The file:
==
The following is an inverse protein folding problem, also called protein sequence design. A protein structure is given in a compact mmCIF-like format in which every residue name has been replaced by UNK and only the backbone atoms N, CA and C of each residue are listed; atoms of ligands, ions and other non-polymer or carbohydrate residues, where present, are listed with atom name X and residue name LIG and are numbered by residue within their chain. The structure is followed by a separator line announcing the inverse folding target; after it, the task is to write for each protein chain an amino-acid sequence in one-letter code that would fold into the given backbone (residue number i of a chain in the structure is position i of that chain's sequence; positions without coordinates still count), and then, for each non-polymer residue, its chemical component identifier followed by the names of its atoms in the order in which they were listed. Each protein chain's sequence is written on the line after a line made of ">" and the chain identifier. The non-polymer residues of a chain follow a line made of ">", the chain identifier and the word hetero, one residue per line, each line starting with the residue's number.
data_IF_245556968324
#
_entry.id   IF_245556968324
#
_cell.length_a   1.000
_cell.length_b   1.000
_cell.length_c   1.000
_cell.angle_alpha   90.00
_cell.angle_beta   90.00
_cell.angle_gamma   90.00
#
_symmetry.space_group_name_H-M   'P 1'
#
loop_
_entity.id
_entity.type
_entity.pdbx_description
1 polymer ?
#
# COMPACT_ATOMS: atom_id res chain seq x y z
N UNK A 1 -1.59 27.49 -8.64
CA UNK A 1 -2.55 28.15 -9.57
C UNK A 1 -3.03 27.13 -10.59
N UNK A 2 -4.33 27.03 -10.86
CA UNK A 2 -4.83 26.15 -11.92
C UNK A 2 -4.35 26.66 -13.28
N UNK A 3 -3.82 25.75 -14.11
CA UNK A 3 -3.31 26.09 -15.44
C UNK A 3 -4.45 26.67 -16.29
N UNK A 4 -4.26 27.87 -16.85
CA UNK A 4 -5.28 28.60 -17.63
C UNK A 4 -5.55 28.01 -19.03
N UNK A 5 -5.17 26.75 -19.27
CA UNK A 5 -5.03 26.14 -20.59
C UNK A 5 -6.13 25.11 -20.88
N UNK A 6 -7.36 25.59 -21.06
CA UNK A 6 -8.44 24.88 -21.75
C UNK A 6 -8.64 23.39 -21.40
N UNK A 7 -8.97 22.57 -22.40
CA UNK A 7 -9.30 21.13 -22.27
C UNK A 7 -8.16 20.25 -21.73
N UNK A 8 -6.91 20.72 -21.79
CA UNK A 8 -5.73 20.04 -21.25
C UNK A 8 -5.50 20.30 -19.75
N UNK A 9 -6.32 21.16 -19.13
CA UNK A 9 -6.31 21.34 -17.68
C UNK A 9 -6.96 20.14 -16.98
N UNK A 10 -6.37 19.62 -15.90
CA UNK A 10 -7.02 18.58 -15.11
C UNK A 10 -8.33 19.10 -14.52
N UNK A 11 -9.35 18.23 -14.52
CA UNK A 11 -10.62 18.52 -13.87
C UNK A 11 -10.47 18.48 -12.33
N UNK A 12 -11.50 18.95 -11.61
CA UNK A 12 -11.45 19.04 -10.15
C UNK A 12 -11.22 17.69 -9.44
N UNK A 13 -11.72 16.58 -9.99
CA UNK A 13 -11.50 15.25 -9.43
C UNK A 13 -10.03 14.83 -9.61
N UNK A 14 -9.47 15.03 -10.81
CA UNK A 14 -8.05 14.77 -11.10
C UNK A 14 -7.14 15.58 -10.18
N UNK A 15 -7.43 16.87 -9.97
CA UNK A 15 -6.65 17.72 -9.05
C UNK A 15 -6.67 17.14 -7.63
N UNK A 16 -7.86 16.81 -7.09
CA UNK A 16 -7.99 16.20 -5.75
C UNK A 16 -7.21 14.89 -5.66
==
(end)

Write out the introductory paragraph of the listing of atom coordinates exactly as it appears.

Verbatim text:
The following is an inverse protein folding problem, also called protein sequence design. A protein structure is given in a compact mmCIF-like format in which every residue name has been replaced by UNK and only the backbone atoms N, CA and C of each residue are listed; atoms of ligands, ions and other non-polymer or carbohydrate residues, where present, are listed with atom name X and residue name LIG and are numbered by residue within their chain. The structure is followed by a separator line announcing the inverse folding target; after it, the task is to write for each protein chain an amino-acid sequence in one-letter code that would fold into the given backbone (residue number i of a chain in the structure is position i of that chain's sequence; positions without coordinates still count), and then, for each non-polymer residue, its chemical component identifier followed by the names of its atoms in the order in which they were listed. Each protein chain's sequence is written on the line after a line made of ">" and the chain identifier. The non-polymer residues of a chain follow a line made of ">", the chain identifier and the word hetero, one residue per line, each line starting with the residue's number.